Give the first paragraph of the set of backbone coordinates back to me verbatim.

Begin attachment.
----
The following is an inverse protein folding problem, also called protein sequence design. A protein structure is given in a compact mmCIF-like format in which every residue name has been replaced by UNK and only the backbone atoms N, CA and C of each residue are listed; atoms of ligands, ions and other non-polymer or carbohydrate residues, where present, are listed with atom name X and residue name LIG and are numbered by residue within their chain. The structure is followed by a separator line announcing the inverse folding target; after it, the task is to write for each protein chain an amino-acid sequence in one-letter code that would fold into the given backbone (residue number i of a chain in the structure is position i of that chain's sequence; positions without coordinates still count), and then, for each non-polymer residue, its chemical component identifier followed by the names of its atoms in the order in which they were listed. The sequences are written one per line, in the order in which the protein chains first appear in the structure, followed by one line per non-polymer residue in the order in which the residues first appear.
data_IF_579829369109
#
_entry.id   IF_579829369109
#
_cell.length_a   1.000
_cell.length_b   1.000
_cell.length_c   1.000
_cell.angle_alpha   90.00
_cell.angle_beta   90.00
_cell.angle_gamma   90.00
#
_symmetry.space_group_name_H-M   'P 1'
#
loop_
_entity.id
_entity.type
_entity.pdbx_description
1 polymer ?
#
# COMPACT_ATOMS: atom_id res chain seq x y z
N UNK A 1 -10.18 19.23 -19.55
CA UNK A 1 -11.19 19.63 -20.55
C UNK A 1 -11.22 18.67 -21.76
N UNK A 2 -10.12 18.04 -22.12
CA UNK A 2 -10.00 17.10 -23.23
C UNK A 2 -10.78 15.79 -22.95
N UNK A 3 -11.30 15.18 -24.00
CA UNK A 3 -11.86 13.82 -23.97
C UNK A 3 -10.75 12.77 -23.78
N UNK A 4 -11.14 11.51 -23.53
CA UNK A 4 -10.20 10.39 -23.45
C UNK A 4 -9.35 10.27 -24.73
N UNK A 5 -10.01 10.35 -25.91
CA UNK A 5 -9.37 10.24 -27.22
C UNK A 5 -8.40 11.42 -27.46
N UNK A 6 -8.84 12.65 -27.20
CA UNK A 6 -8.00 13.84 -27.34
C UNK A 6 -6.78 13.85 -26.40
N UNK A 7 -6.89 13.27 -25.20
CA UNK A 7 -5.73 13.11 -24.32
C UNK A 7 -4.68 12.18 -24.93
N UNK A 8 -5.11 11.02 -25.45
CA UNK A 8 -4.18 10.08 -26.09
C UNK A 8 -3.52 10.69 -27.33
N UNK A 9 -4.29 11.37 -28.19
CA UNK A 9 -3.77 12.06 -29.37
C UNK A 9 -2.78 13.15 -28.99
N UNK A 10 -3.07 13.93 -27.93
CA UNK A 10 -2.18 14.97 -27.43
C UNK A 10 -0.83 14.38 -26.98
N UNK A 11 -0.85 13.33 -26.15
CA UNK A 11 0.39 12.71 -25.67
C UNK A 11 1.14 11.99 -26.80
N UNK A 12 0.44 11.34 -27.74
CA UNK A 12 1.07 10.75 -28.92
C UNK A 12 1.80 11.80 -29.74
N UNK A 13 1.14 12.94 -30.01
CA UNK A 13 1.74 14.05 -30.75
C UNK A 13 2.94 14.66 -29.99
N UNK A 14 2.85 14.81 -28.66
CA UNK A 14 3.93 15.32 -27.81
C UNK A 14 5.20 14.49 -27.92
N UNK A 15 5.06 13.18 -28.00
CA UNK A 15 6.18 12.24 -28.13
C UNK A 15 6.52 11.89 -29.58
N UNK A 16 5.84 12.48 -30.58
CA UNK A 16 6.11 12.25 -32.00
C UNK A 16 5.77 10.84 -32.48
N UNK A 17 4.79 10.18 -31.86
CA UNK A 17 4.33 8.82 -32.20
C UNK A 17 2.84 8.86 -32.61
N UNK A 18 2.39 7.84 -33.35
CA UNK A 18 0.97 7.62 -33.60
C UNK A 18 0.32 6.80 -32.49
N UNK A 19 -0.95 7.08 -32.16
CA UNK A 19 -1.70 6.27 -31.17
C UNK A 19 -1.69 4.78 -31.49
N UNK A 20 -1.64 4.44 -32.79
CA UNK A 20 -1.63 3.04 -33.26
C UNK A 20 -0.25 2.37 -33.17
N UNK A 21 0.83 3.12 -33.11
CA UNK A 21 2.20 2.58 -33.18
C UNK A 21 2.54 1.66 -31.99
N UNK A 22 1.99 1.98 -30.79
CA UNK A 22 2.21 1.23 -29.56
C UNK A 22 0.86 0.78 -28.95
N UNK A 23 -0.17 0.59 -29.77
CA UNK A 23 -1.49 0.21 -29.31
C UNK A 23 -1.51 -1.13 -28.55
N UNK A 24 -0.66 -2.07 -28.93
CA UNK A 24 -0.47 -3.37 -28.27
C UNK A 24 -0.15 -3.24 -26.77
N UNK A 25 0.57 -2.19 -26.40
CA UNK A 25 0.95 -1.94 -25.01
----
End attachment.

The following is an inverse protein folding problem, also called protein sequence design. A protein structure is given in a compact mmCIF-like format in which every residue name has been replaced by UNK and only the backbone atoms N, CA and C of each residue are listed; atoms of ligands, ions and other non-polymer or carbohydrate residues, where present, are listed with atom name X and residue name LIG and are numbered by residue within their chain. The structure is followed by a separator line announcing the inverse folding target; after it, the task is to write for each protein chain an amino-acid sequence in one-letter code that would fold into the given backbone (residue number i of a chain in the structure is position i of that chain's sequence; positions without coordinates still count), and then, for each non-polymer residue, its chemical component identifier followed by the names of its atoms in the order in which they were listed. The sequences are written one per line, in the order in which the protein chains first appear in the structure, followed by one line per non-polymer residue in the order in which the residues first appear.